Community influencers do their bit to reduce the number of HIV infections in young women across Southern Africa

This approach is particularly beneficial in preventing mother-to-child transmission. Picture: Towfiqu barbhuiya/Pexels

This approach is particularly beneficial in preventing mother-to-child transmission. Picture: Towfiqu barbhuiya/Pexels

Published Mar 7, 2024


On International Women's Day, celebrated on March 8, the spotlight is on the remarkable community influencers who have dedicated themselves to reducing HIV prevalence, particularly among young women.

Dr Ziyanda Makaba, Clinical Specialist for HIV and Paediatrics at BroadReach Health Development, highlighted the concerning statistic that women and girls accounted for over 60% of new HIV infections in sub-Saharan Africa in 2022.

The USAID-led DREAMS programme, which stands for Determined, Resilient, Empowered, AIDS-free, Mentored, and Safe, is playing a crucial role in supporting high-risk young women and girls across the region.

Goodman Ntshangase, the Acting District Director of Gert Sibande in Mpumalanga, South Africa, highlighted the significance of community ambassadors, or “Influencers for Good”, in encouraging their fellow peers to use HIV prevention strategies.

These influencers encourage their friends and neighbours to take preventative measures for HIV, including pre-exposure PrEP, post-exposure PEP, and condoms.

They also advocate for HIV testing and the initiation of antiretroviral treatment for those who test positive. This approach is particularly beneficial in preventing mother-to-child transmission.

Dr Makaba explained that the local “Influencers for Good” operate within the Differentiated Models of Care framework, which aims to empower vulnerable individuals in their unique contexts without judgement or shame.

Their efforts are making it possible for more adolescent girls to lead healthy lives free from the burden of HIV.

Dr Makaba pointed out the tailored approaches taken by influencers to support individuals based on their HIV status.

"For someone living with HIV, the goal is to ensure they take their ARVs daily to achieve 'viral suppression,' where their viral count becomes so low that it is virtually undetectable and untransmittable.

“For those who are HIV negative but in a relationship with someone who is HIV positive or injecting drugs, they may be encouraged to take preventative PrEP, a medication that can prevent HIV if taken 7 days before exposure," explained Dr Makaba.

The impact of influencer interventions, combined with other community health initiatives at clinics, has led to significant improvements in HIV rates.

In the Nkangala and Gert Sibande districts in Mpumalanga, where BroadReach and community brigades have been active for five years, the results are evident.

In 2018, 1 520 people were initiated on PrEP, a number that has now risen to 30 094 in the past year.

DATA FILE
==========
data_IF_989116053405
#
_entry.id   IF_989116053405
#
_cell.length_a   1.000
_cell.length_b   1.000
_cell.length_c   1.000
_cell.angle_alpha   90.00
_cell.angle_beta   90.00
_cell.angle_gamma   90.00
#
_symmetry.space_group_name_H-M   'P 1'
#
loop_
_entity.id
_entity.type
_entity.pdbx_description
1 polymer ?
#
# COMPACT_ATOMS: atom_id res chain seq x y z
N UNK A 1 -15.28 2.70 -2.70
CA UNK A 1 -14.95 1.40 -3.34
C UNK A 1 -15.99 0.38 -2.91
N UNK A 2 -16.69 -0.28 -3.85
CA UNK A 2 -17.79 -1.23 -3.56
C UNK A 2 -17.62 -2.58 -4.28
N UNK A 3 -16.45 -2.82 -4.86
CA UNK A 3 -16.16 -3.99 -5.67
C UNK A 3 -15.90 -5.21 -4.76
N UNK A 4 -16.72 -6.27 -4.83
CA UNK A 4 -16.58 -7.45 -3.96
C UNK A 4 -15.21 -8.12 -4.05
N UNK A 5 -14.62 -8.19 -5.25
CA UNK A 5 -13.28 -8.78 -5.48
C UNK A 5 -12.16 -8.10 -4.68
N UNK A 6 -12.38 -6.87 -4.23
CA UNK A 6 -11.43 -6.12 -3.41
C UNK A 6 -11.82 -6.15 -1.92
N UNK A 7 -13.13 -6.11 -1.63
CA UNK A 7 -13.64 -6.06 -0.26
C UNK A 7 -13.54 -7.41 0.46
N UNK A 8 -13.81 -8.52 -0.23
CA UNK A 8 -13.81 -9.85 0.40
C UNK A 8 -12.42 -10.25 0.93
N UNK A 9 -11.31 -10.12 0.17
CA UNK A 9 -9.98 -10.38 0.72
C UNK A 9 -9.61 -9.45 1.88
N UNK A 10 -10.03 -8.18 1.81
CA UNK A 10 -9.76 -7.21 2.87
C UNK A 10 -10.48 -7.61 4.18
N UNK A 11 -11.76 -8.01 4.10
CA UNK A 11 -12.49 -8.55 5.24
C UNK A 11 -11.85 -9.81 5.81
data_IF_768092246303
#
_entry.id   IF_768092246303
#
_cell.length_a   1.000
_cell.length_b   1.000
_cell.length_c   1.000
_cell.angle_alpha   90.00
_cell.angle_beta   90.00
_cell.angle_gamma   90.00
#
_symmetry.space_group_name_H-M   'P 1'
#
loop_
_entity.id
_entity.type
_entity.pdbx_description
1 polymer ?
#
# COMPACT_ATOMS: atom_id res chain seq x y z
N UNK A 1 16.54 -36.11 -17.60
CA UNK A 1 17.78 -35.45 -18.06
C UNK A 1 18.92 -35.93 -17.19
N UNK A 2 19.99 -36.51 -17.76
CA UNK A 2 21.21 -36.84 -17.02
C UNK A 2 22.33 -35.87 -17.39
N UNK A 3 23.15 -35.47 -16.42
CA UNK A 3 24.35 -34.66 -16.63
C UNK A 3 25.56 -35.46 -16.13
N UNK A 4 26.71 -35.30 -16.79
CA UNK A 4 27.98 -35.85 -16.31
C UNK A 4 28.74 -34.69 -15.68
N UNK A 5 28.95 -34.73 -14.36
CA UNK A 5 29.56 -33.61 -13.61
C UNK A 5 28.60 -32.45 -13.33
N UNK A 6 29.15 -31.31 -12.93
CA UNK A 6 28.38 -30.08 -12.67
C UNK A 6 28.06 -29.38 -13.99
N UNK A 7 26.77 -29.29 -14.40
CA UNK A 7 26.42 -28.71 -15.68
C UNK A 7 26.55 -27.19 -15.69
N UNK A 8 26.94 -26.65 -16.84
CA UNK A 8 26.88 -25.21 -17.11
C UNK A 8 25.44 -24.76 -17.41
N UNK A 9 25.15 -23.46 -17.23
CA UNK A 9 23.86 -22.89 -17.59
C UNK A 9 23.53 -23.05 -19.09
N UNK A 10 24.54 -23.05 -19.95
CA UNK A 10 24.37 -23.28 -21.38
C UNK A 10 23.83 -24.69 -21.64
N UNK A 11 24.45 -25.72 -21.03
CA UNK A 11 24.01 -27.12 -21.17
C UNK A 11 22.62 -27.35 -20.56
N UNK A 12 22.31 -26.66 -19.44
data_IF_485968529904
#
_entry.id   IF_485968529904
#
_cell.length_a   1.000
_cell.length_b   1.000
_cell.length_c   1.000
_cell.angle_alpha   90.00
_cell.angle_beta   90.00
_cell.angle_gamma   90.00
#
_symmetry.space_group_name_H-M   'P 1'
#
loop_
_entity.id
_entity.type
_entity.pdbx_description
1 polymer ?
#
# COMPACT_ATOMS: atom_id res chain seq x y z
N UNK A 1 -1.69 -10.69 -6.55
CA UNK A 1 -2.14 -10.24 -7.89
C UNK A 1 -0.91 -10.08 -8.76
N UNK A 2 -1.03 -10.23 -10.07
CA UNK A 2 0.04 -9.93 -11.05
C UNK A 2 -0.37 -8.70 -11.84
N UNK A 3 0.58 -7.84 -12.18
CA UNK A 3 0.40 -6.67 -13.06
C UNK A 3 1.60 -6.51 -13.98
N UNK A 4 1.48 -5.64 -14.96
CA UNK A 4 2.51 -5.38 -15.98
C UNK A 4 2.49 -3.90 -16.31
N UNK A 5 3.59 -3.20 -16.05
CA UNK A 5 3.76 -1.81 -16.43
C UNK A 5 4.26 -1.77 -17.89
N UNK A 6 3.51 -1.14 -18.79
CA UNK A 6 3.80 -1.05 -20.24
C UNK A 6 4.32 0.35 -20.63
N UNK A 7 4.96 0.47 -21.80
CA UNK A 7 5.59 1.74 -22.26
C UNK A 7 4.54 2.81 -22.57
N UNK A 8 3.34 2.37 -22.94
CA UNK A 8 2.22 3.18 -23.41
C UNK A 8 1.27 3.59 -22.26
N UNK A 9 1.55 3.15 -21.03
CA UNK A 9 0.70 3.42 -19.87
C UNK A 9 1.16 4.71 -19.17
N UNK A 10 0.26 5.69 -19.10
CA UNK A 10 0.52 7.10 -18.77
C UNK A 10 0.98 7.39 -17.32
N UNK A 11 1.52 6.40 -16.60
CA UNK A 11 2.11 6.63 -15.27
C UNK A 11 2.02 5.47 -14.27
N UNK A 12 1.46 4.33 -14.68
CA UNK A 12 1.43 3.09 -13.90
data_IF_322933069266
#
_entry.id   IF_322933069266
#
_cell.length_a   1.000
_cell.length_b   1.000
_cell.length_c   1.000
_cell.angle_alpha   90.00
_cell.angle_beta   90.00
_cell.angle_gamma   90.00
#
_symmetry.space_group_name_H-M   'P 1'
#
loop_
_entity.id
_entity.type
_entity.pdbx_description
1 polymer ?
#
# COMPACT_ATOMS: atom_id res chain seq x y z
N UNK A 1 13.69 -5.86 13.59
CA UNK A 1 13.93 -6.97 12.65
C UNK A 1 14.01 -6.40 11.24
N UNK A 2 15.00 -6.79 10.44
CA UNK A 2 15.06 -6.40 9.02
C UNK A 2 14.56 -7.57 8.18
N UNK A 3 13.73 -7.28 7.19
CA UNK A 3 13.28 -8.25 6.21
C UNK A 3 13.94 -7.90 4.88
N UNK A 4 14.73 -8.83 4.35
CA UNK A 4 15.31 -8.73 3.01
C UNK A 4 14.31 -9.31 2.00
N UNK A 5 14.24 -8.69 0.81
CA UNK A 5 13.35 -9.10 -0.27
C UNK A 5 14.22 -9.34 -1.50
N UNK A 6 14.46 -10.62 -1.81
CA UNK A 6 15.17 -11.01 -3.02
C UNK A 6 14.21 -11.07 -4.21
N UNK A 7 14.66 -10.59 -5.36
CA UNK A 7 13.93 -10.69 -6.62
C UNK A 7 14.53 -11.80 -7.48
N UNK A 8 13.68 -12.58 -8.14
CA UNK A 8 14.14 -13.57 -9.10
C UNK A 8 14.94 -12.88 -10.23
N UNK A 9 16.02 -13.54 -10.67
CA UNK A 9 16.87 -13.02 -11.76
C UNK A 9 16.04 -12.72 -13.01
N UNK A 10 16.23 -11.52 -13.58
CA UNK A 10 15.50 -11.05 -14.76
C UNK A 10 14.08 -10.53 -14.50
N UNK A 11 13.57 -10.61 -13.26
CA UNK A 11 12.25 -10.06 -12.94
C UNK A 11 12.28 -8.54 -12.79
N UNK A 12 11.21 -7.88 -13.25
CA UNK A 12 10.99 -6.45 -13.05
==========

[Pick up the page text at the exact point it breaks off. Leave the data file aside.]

Dr Makaba emphasised: "This indicates that our outreach efforts are effective, and we are persuading more people to access life-saving preventative medications."

Furthermore, the number of mother-to-child (perinatal) transmissions has halved, attributed to more mothers taking ARVs during pregnancy.

"In Year One, 251 HIV+ infants needed ARVs, and now we have half that at 124 infants. This demonstrates the effectiveness of ARVs in protecting babies when taken by mothers during pregnancy," Dr Makaba added.

One of the influential figures making a difference is Lorraine "Lolo" Simelane, an HIV/AIDS Lay Counsellor at Kempville Clinic in the Mkhondo sub-district of the Gert Sibande area.

Lorraine "Lolo" Simelane, an HIV/AIDS Lay Counsellor at Kempville Clinic in the Mkhondo sub-district of the Gert Sibande area. Picture: Supplied

Simelane expressed her passion for connecting with others and helping them through challenging times.

"We educate young people to make healthy decisions and access treatment and care through confidential HIV counselling and testing services. I have successfully enrolled 2 000 young people on PrEP before they started their tertiary education," she shared.

Known affectionately as “Coach Mpilo”, Sabelo Teddy Mosimaka is dedicated to supporting young people at Ezamokuhle Clinic in the Gert Sibande District.

Sharing his inspiration for becoming a coach, she explained, "I have a strong desire to share my journey with people living with HIV and to save lives. My mother, who lived with HIV for a long time, inspired me.

“She used to help people get back to care, stay healthy, and live their lives as normally as possible."

Picture: Supplied/'Coach Mpilo,' Sabelo Teddy Mosimaka

Coach Mpilo highlighted the challenges that young people in the community face, including lack of information, unemployment, limited support from community structures, and peer pressure-induced alcohol abuse.

Young people must be able to express themselves, find information in a safe environment, and receive assistance without feeling judged or stigmatised, according to Coach Mpilo.

"I help young people access support without fear of being stigmatised," she added.

“Reaching the goal of ending new HIV infections by 2030 is possible. To do this, we need a multi-pronged approach to identifying and protecting our most vulnerable from contracting HIV and ensuring those who are HIV+ have access to the necessary treatments to enable them to live long healthy lives. Community ambassadors are central to this goal,” said Dr Makaba.